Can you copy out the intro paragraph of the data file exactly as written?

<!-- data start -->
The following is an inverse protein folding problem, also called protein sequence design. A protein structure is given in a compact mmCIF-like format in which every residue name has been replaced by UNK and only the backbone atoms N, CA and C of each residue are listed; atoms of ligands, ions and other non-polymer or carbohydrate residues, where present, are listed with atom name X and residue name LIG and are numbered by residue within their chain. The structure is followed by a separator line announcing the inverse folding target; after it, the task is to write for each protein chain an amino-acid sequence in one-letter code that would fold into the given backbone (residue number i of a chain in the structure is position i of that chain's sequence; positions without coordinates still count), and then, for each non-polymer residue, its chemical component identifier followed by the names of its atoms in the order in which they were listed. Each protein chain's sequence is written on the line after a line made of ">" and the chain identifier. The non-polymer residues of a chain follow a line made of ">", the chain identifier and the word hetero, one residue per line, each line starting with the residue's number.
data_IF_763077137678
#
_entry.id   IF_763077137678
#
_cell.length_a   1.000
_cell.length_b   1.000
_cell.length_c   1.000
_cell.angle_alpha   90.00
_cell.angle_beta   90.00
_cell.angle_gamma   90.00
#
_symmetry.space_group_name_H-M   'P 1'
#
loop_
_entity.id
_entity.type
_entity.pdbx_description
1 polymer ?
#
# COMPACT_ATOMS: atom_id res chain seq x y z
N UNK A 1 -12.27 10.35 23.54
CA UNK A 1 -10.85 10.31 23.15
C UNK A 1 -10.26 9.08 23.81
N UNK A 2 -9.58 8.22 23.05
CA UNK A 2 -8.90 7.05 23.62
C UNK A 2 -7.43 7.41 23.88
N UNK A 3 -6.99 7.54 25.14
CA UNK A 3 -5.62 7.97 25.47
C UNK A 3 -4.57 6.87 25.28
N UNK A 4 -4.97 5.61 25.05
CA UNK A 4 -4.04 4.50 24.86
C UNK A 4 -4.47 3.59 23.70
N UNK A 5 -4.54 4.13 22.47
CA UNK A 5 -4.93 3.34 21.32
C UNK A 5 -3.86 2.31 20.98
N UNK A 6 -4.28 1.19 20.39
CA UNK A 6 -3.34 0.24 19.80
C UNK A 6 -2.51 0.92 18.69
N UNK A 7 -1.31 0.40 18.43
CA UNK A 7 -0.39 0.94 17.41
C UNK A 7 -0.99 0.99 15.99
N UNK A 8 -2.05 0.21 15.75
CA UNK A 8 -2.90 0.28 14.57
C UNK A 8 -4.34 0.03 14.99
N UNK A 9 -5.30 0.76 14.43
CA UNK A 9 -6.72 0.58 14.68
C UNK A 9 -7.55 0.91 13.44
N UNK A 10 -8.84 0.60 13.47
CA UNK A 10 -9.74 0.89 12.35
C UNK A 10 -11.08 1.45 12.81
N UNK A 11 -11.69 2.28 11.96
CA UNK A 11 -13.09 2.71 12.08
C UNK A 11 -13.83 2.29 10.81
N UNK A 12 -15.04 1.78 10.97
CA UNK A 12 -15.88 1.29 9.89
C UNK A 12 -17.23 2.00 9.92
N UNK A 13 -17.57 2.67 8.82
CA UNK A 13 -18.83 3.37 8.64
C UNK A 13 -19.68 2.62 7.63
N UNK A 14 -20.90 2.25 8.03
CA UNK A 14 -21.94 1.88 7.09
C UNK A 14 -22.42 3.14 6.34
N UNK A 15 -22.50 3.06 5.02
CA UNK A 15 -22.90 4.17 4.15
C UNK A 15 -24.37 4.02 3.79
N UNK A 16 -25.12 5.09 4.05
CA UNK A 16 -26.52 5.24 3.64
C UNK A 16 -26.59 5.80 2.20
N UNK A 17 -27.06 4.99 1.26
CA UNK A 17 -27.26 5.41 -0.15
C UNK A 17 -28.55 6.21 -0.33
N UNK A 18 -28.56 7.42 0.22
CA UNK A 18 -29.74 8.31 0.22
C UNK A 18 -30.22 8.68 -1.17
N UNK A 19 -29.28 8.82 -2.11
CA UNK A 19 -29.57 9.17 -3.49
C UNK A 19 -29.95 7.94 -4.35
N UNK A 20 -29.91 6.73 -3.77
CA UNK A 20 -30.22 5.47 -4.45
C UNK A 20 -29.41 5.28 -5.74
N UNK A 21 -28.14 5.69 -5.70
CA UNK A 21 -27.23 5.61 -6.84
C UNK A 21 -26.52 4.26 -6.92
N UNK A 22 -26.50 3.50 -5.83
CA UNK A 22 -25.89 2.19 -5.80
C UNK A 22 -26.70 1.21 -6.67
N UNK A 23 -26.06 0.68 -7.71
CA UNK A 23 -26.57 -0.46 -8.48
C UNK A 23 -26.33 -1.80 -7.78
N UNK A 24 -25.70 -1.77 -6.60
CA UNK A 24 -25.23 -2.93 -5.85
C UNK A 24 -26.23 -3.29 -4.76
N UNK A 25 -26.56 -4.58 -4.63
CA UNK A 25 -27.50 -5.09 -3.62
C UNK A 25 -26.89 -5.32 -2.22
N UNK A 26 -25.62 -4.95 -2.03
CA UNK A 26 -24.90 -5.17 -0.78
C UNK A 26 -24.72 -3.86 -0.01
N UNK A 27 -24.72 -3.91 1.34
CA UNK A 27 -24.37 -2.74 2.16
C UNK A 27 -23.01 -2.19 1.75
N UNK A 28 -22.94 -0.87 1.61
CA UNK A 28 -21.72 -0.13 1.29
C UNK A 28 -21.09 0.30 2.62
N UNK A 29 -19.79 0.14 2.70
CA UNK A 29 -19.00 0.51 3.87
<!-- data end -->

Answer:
The following is an inverse protein folding problem, also called protein sequence design. A protein structure is given in a compact mmCIF-like format in which every residue name has been replaced by UNK and only the backbone atoms N, CA and C of each residue are listed; atoms of ligands, ions and other non-polymer or carbohydrate residues, where present, are listed with atom name X and residue name LIG and are numbered by residue within their chain. The structure is followed by a separator line announcing the inverse folding target; after it, the task is to write for each protein chain an amino-acid sequence in one-letter code that would fold into the given backbone (residue number i of a chain in the structure is position i of that chain's sequence; positions without coordinates still count), and then, for each non-polymer residue, its chemical component identifier followed by the names of its atoms in the order in which they were listed. Each protein chain's sequence is written on the line after a line made of ">" and the chain identifier. The non-polymer residues of a chain follow a line made of ">", the chain identifier and the word hetero, one residue per line, each line starting with the residue's number.